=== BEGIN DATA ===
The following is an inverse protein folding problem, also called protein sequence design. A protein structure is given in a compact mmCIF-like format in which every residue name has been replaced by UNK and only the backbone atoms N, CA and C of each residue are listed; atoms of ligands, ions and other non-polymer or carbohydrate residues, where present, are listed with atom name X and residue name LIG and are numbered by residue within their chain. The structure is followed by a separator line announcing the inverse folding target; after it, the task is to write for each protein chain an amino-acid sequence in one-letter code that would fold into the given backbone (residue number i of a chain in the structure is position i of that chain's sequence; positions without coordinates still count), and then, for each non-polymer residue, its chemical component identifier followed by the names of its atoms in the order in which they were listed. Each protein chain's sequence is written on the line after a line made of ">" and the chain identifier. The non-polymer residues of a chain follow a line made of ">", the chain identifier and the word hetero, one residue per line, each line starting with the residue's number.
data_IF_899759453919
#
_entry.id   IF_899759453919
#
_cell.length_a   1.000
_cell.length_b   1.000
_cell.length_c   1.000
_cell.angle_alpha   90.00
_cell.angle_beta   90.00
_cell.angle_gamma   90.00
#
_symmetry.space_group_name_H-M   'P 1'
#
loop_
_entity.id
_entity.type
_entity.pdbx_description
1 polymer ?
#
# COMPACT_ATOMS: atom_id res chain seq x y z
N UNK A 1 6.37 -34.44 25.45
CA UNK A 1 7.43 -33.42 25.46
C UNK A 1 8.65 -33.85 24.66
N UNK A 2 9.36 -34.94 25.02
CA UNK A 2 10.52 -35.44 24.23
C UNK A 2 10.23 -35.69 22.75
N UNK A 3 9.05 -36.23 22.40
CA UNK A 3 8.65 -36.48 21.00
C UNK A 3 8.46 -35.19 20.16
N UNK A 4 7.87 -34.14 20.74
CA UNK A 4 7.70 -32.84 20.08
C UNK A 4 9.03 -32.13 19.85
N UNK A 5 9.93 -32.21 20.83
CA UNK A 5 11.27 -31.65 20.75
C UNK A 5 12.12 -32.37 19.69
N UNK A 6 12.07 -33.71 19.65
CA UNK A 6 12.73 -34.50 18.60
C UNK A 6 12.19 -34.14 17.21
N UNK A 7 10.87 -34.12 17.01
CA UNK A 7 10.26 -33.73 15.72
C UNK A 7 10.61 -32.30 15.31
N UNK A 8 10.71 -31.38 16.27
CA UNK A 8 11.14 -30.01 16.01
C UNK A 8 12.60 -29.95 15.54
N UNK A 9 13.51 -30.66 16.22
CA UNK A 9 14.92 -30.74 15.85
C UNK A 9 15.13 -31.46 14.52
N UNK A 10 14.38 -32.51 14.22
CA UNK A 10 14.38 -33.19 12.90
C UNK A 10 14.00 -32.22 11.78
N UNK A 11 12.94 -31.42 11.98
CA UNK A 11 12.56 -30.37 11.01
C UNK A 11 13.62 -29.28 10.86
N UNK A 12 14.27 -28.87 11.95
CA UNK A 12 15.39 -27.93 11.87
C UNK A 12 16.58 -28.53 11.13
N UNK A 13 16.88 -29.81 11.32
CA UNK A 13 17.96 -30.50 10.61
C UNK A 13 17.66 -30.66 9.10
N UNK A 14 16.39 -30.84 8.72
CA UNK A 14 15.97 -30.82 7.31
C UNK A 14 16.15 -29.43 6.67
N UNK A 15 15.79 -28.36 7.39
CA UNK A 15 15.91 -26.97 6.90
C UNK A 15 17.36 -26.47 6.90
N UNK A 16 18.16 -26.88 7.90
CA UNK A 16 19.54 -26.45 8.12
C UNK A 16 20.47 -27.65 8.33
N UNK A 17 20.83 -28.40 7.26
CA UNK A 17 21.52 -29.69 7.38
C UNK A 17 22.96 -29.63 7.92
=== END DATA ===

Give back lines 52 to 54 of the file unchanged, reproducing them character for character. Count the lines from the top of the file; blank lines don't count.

N UNK A 11 12.94 -31.42 11.98
CA UNK A 11 12.56 -30.37 11.01
C UNK A 11 13.62 -29.28 10.86